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Re: A new member and a new conlang sketch

From:Mr Veoler <veoler@...>
Date:Thursday, October 4, 2007, 13:29
John Vertical wrote:
>... 3) may have some questionable vowel aanalysis (eg. why the decided that >Finnish has /e 9 o/ is beyond me, common analyses speak of either hi-mid /e >2 o/ or lo-mid /E 9 O/ thruout) - but if you've settled on your vowels, this >shouldn't concern you.
Yes, I'm happy with the vowels.
>If you want a wider look on the world's languages' phonologies, there's this >index I've been working on: > >It's still very unfinished beyond Africa, but you should still be able to >get a picture...
Thanks! I put it up on my agenda to analyze it, before I generating more roots in Raikudu. (particularly the Afro-Asiatic phylum)
>>/v/ seems to be the most European phoneme in my inventory. But if you exclude >>all Indo-European languages in Europe, what will then be the cross-linguistic >>most average phoneme inventory? > >I've seen /p t k s h m n r l w j/ + maybe /f tS/ quoted. If that's too few >obstruents for you, AIUI /b d S ?/ are some of the most common "additions", >and after those, /dZ g N/.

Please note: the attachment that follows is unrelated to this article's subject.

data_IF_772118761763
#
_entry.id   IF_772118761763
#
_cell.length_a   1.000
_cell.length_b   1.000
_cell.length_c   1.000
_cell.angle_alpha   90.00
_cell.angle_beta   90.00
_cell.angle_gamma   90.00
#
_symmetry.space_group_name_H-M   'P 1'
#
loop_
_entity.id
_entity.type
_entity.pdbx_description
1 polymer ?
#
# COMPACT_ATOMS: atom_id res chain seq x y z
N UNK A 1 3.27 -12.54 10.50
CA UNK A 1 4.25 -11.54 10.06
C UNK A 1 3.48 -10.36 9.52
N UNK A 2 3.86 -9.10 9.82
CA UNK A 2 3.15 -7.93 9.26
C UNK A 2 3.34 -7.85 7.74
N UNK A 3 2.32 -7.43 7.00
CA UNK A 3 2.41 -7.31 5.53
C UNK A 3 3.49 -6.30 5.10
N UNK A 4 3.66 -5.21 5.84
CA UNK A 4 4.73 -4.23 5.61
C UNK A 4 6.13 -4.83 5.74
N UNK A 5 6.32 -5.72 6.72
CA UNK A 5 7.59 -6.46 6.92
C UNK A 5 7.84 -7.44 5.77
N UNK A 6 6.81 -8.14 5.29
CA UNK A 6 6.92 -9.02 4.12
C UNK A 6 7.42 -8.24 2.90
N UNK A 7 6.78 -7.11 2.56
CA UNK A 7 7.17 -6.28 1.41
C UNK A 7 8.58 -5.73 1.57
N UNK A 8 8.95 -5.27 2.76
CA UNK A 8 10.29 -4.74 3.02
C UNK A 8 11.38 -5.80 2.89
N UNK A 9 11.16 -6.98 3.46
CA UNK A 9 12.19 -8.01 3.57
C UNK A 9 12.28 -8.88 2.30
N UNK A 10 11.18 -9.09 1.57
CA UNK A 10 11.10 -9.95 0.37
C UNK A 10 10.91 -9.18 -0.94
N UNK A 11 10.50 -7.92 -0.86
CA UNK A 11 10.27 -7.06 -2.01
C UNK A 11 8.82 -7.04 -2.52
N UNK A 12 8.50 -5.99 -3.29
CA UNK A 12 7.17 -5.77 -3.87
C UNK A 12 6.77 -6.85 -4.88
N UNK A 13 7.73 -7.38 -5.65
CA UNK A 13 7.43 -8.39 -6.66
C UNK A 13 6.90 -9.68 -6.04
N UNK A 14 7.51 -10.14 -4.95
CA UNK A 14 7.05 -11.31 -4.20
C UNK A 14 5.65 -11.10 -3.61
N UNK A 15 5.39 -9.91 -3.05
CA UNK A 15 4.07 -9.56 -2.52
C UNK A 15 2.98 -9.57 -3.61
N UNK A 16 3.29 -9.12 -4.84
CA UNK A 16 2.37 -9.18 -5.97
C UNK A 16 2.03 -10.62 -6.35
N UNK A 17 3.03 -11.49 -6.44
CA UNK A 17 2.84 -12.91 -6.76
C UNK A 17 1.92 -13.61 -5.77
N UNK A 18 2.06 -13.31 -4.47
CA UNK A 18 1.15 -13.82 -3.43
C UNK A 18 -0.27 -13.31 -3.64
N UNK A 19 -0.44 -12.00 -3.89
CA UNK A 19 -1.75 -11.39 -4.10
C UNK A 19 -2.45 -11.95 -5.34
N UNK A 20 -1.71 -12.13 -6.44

Hmm, I'm considering to add /N/. Btw, I have heard that of /p b t d k g/ the two consonants most likely to be absent is /p g/, because of acoustic reasons. Is it possible that /b/ is in fact more common than /p/, but that linguists often transcribe it as /p/ anyway when the language lacks voicing distinction? Well, it might not be important, since it seems like both are common enough for inclusion in my language. (maybe I add /q/ too...)
>BTW, any particular reason to have /i/ = [i ~ I], but no similar situation >with /u/?
By accident/ignorance? :)
>Thorn for /ts/... interesting. Feels kinda backwards to me, but I suppose >from a synchronic viewpoint it's fine. If you switched to <sh ch>, I'd also >switch to <c> for /ts/, but if you like thorn, why not... > >John Vertical
Well, new plans :) <þ š č j ' ŋ y> for /ts S tS dZ ? N @/ .. or maybe <c> instead of <þ>, but I simply doesn't like the look of some words with <c> for /ts/.. I don't know why. The look is okay if <c> represents /S/ in my eyes. Cheers / Veoler


And Rosta <and.rosta@...>"Veoler"